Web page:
Goldsmiths Creative Machine to be held at Oxford University

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Goldsmiths academics will share knowledge at the Creative Machine symposium at Jesus College, University of Oxford.

AI images from the creative machine event poster

Creative Machine Oxford will showcase the latest creative and research applications of artificial intelligence (AI), virtual reality (VR) and robotics at The Creative Machine Symposium on Tuesday 30 May.

The symposium will address a range of topics such as ‘Can AI be creative?’, ‘AI and visualisation for scientific discovery’, using ‘AI for Music’ and ‘Human intelligence: The workings of the Human Brain’.

Invited guests will hear from a range of speakers from the worlds of computing, AI, art, robotics and virtual and augmented reality throughout the day and there will be demonstrations of some of the latest creative AI technologies. 

Experts from globally-recognised organisations and institutes, including, Oxford Computational Neurosciences, MIT Technology Review, Nuffield Clinical Neurosciences, Spotify, the Victoria and Albert Museum and UCL Institute of Cognitive Neuroscience will also be in attendance.

Goldsmiths academics including Professor William Latham, Professor Frederic Fol Leymarie, Professor Mark d’Inverno, Professor Larisa Saldatova and Dr Oonagh Murphy will share insights throughout the day.

Professor William Latham, who is a co-organiser of Creative Machine and a pioneering computer artist and games designer, said: “The fundamental question of whether a computer can be more creative than a human is a current and contentious topic of debate.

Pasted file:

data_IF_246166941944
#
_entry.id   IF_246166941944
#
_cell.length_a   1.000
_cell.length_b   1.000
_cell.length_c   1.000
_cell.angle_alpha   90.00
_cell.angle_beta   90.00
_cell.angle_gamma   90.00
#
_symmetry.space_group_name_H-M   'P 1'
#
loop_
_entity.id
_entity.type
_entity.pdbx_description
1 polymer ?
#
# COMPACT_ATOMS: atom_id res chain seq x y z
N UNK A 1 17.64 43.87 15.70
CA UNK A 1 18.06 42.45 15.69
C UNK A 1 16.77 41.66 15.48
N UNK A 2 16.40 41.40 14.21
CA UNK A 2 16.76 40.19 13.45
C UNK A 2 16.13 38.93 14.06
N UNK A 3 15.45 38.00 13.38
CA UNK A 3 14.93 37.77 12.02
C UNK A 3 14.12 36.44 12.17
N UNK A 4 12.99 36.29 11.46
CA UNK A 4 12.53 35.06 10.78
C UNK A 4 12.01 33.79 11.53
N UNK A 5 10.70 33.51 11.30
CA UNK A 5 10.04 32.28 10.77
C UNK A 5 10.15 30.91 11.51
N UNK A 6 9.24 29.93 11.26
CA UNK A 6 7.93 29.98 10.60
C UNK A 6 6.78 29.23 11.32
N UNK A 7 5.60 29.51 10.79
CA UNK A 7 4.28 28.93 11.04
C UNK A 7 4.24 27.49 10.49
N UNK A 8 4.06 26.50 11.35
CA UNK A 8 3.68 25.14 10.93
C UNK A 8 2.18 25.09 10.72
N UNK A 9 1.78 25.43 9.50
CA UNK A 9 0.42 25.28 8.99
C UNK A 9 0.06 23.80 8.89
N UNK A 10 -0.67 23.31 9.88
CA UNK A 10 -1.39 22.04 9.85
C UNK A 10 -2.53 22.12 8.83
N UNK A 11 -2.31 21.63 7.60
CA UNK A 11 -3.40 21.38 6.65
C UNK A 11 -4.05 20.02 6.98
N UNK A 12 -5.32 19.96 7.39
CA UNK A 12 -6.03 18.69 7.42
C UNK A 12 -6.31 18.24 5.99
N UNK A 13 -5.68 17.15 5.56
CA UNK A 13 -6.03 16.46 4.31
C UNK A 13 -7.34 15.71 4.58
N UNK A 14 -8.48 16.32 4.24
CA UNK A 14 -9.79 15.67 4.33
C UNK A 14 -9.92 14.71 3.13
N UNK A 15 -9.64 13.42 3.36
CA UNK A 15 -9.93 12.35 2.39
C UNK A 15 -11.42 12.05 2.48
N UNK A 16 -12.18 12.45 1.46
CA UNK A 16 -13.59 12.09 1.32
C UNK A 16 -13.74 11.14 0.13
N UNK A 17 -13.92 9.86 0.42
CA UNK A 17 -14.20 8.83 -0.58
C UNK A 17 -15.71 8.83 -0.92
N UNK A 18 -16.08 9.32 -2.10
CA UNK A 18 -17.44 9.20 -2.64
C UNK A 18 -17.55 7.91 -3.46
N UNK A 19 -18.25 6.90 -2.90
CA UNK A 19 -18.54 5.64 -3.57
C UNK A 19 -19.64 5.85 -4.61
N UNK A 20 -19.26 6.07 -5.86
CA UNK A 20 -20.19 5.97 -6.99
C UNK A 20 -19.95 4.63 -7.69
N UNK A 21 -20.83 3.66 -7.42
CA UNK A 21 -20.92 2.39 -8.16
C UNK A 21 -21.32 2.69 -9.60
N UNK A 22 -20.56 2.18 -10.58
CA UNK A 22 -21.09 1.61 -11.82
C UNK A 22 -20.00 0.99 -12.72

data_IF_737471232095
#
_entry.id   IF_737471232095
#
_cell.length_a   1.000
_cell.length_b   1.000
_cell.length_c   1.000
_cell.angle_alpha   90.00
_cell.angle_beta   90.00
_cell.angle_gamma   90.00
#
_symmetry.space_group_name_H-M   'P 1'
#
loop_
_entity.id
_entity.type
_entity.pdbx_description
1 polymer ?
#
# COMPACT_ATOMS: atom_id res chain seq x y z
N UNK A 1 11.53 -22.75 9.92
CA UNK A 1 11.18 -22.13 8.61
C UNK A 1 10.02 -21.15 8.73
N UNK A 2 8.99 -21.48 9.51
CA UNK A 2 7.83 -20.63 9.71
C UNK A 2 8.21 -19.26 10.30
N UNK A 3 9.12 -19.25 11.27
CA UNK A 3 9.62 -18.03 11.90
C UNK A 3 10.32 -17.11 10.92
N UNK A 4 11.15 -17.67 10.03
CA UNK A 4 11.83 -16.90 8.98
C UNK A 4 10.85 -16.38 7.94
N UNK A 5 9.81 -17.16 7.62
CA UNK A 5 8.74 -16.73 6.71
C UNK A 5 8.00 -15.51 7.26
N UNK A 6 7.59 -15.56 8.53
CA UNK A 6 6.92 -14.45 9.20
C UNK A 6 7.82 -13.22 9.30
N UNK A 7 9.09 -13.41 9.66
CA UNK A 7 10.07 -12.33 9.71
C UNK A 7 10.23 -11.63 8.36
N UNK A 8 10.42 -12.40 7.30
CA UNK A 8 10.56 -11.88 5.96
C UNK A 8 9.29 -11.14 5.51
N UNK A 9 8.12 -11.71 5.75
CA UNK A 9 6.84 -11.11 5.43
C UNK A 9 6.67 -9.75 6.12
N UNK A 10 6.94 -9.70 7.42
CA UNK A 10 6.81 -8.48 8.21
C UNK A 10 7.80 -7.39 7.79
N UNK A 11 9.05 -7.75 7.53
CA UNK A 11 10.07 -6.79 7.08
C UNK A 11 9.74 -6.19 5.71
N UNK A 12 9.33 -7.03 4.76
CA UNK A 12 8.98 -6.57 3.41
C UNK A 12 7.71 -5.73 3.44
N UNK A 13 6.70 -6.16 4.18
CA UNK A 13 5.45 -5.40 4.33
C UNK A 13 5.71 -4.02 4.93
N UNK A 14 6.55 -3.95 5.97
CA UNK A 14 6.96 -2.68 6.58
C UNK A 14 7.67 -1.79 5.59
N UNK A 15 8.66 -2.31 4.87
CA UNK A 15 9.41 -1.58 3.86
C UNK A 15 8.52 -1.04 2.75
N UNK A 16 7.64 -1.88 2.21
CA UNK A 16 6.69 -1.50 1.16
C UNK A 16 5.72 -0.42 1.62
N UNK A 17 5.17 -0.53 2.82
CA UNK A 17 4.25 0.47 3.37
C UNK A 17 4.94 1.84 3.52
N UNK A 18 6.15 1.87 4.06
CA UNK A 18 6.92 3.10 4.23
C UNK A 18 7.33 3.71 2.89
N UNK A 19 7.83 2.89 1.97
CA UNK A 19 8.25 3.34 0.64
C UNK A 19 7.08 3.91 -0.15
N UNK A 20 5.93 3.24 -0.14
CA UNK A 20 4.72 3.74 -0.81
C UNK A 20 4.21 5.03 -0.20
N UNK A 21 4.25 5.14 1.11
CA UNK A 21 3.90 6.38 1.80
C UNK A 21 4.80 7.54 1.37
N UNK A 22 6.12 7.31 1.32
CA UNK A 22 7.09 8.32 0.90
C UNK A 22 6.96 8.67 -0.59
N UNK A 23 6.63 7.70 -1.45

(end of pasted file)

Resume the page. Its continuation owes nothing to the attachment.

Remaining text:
“The Creative Machine Symposium addresses this question from a range of perspectives led by experts from across computing, the arts, sciences and neurosciences. Related themes such as how human/computer creative partnerships can work and AI mechanisms for discovery in science will also be explored. Secondary topics such as how do you measure human or machine creativity? will be covered along the way”.

Goldsmiths first Creative Machine event was held back in the Department of Computing in 2014 and took the form of an art exhibition that explored the intersection between human and machine creativity, asking the question ‘Could a machine replace the human artist, and if not, could the machine be an effective creative partner to the artist?’ This question has remained at the core of each Creative Machine Symposium ever since.

Professor Frederic Fol Leymarie, Goldsmiths AI Creativity Computing Scientist and co-organiser, said: “Moving the Creative Machine outside London for the first time, we are delighted to be co-hosting with Jesus College with its huge academic heritage being combined with Goldsmiths’ creative computing and art.”

Professor Sir Nigel Shadbolt, Jesus College Principal and Professorial Research Fellow in Computer Science at the University of Oxford said: “This year generative AI has taken the world by storm – AI systems that generate startling new content – a theme at the heart of Creative Machine Oxford. Creative Machine is a flagship conference for academics and those working in the creative industries interested in the convergence of AI and creativity, and the College is pleased to be working in collaboration with Goldsmiths on this event.”

The event will be held on Tuesday 30 May 2023 at Jesus College Oxford’s new Cheng Kar Shun Digital Hub, supported by the Alan Turning Institute.

More details of the event can be found on the Creative Machine website. Whilst the event is by invitation only, a selection of the talks, demonstrations and artworks from the event will be shared online afterwards.